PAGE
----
December 26, 2009

Speak is Code

(News from Phil in China)

Jiao Tong Teahouse 28 December 2009

Yao Bo, Philip Davenport, Wang Jun

Jiao Tong Teahouse is a mesh of conversations, meetings, deals made, gambling and over it all, parrots swing on their perches, aping the human noise. It is an intersection and into it the work of three artists is placed for the Speak is Code exhibition. The works explore the space between us all, locate the holes in language and - as Davenport’s poem says – “The impasse between skin.”

Yao Bo, ceramicist and painter premieres a version of her continuing major work On Reading Beckett: a long text response to Beckett is handwritten in Chinese script onto manuscript paper. As counterpoint, a series of collapsed pots – like collapsed lungs – are placed onto each piece of paper. From some of the pots comes the sound of the piece being read aloud. Yao Bo’s work explores the delicate seams of identity – where we join and where we fall apart.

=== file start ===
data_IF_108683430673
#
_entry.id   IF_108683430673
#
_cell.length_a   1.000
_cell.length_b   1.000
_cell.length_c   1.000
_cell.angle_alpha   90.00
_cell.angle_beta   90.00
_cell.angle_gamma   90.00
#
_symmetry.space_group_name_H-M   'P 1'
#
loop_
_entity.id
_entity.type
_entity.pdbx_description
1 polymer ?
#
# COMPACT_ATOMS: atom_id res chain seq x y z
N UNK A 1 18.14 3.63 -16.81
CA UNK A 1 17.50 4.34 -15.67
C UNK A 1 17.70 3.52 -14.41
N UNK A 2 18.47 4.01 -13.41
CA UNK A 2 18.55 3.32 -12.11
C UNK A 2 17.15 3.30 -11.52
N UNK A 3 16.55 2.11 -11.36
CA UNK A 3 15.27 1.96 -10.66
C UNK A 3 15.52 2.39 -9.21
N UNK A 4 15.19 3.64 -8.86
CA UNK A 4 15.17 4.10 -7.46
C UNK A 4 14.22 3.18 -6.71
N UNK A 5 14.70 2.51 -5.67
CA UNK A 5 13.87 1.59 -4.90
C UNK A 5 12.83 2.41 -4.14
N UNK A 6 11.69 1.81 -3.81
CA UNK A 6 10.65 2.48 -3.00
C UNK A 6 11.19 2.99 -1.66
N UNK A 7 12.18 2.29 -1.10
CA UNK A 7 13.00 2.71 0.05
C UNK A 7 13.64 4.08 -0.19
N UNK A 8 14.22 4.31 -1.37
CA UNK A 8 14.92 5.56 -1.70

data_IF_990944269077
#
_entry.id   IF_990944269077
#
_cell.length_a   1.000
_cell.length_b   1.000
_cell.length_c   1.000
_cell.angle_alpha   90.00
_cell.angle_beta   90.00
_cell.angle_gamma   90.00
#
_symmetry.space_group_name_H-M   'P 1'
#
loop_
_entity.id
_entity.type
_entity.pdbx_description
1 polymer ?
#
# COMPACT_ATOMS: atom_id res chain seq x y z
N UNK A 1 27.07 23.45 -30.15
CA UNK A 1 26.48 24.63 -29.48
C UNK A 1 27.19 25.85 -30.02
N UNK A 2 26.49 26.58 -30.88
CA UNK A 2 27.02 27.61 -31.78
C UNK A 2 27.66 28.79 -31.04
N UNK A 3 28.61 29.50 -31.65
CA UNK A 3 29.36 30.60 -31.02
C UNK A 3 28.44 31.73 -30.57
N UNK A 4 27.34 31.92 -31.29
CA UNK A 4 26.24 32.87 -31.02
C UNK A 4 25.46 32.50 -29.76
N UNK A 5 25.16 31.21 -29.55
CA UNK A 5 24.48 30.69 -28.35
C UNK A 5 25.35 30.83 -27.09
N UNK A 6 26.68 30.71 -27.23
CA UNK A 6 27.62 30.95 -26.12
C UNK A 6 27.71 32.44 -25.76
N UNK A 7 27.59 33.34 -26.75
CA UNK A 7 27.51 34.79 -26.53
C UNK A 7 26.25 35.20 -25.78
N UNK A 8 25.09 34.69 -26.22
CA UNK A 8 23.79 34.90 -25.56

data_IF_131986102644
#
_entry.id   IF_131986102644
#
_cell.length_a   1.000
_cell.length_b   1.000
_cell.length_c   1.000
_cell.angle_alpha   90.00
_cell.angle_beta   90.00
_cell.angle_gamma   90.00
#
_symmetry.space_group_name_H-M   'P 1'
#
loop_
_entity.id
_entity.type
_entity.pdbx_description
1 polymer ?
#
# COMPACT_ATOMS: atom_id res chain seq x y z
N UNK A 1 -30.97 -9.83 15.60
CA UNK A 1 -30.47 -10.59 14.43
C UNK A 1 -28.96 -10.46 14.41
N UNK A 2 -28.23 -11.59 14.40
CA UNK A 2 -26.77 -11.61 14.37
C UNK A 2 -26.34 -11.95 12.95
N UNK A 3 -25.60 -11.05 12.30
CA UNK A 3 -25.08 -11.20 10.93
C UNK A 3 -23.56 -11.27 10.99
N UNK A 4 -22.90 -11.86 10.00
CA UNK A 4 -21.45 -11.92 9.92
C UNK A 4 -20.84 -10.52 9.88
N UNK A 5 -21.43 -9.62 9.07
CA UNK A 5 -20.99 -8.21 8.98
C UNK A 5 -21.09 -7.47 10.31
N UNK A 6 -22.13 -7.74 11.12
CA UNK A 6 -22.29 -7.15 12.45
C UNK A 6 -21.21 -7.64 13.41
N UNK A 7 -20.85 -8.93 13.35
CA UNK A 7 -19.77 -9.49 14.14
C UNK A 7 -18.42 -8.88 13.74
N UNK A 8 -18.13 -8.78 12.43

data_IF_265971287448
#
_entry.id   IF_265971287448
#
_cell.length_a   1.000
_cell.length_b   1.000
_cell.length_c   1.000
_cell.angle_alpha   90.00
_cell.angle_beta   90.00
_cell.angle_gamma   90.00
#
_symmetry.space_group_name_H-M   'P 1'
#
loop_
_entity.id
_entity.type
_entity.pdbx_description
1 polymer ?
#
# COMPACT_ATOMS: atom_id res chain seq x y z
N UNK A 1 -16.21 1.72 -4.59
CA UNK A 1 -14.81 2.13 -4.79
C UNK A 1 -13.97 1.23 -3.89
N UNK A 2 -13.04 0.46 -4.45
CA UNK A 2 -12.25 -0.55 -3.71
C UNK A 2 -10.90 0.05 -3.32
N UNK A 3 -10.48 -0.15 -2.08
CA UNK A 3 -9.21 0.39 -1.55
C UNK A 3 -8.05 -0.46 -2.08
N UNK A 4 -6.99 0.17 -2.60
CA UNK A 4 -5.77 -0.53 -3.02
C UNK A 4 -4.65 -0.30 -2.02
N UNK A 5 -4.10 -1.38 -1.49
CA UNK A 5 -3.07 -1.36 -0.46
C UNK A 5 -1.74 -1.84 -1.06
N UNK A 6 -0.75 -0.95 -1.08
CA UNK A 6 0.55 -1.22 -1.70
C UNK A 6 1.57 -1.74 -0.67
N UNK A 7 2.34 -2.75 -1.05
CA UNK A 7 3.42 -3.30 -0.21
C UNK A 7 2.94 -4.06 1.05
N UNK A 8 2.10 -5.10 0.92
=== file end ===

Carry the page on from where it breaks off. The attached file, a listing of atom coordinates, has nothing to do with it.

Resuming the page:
My Paintings are Invisible by Philip Davenport is a poem sequence combining Chinese and Western alphabets. The work is dedicated to Hai Zi (1965-89) the Chinese poet. Alphabets of East and West entwine to make word pictures, ‘invisible paintings’, each given an imaginary colour. They are on translucent paper, scripted half in Chinese (by Chinese artists) and half in English. The two alphabets sometimes join, sometimes separate. These are ‘paintings’ of absence, images that never grow clear – and Hai Zi becomes a symbol for all who are missing, all that we cannot say.

Wang Jun is an artist whose works balance meaning against nothing. His recent pieces cross-breed industrial processes with the landscapes of hanzi that fill his paintings. He crunches together the Tao Te Ching, Wiggenstein and postmodernity into mould-presses misfits.

Exhibition curated by Philip Davenport, artist in residence 501 Artspace. Contributing artists to My Paintings are Invisible: Deng Chuan, Mao Yan Yang, Pang Xuan, Wang Jun, Xu Guang Fu, Yan Yan, Zheng Li, translation Deng Chuan, Yan Yan and Zhong Na. Philip would like to thank all for their kindness and for the beauty of their writing.

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